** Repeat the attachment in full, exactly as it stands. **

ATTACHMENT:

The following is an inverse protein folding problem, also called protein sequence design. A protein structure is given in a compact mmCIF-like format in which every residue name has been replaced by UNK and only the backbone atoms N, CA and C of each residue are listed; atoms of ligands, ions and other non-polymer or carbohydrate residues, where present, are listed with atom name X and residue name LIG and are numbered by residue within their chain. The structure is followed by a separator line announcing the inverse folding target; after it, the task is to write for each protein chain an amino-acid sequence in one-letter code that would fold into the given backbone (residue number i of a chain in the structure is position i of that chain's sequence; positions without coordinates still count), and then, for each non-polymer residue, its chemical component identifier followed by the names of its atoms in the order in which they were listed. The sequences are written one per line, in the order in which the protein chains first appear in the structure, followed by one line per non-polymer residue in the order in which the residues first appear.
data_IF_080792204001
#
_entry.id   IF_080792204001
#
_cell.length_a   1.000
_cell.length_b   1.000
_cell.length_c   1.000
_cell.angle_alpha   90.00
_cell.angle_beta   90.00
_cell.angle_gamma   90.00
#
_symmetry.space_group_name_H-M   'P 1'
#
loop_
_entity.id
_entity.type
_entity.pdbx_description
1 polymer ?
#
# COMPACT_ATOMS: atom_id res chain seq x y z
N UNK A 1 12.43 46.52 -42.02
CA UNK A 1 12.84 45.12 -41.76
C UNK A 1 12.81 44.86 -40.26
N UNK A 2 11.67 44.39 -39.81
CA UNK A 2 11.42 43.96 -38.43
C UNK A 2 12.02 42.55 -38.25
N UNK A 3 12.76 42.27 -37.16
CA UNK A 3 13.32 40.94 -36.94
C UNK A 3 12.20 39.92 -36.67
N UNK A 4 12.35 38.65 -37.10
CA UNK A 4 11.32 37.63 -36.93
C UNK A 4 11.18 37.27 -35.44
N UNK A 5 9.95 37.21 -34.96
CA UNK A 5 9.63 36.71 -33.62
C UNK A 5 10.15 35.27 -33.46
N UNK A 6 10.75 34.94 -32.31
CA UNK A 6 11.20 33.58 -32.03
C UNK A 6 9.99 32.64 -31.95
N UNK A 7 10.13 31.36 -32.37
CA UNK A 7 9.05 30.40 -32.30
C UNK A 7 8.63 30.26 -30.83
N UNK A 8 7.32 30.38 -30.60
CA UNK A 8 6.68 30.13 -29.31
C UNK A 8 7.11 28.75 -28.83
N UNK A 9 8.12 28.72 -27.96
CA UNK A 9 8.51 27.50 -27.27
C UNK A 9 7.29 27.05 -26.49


The following is an inverse protein folding problem, also called protein sequence design. A protein structure is given in a compact mmCIF-like format in which every residue name has been replaced by UNK and only the backbone atoms N, CA and C of each residue are listed; atoms of ligands, ions and other non-polymer or carbohydrate residues, where present, are listed with atom name X and residue name LIG and are numbered by residue within their chain. The structure is followed by a separator line announcing the inverse folding target; after it, the task is to write for each protein chain an amino-acid sequence in one-letter code that would fold into the given backbone (residue number i of a chain in the structure is position i of that chain's sequence; positions without coordinates still count), and then, for each non-polymer residue, its chemical component identifier followed by the names of its atoms in the order in which they were listed. The sequences are written one per line, in the order in which the protein chains first appear in the structure, followed by one line per non-polymer residue in the order in which the residues first appear.
data_IF_080792204001
#
_entry.id   IF_080792204001
#
_cell.length_a   1.000
_cell.length_b   1.000
_cell.length_c   1.000
_cell.angle_alpha   90.00
_cell.angle_beta   90.00
_cell.angle_gamma   90.00
#
_symmetry.space_group_name_H-M   'P 1'
#
loop_
_entity.id
_entity.type
_entity.pdbx_description
1 polymer ?
#
# COMPACT_ATOMS: atom_id res chain seq x y z
N UNK A 1 12.43 46.52 -42.02
CA UNK A 1 12.84 45.12 -41.76
C UNK A 1 12.81 44.86 -40.26
N UNK A 2 11.67 44.39 -39.81
CA UNK A 2 11.42 43.96 -38.43
C UNK A 2 12.02 42.55 -38.25
N UNK A 3 12.76 42.27 -37.16
CA UNK A 3 13.32 40.94 -36.94
C UNK A 3 12.20 39.92 -36.67
N UNK A 4 12.35 38.65 -37.10
CA UNK A 4 11.32 37.63 -36.93
C UNK A 4 11.18 37.27 -35.44
N UNK A 5 9.95 37.21 -34.96
CA UNK A 5 9.63 36.71 -33.62
C UNK A 5 10.15 35.27 -33.46
N UNK A 6 10.75 34.94 -32.31
CA UNK A 6 11.20 33.58 -32.03
C UNK A 6 9.99 32.64 -31.95
N UNK A 7 10.13 31.36 -32.37
CA UNK A 7 9.05 30.40 -32.30
C UNK A 7 8.63 30.26 -30.83
N UNK A 8 7.32 30.38 -30.60
CA UNK A 8 6.68 30.13 -29.31
C UNK A 8 7.11 28.75 -28.83
N UNK A 9 8.12 28.72 -27.96
CA UNK A 9 8.51 27.50 -27.27
C UNK A 9 7.29 27.05 -26.49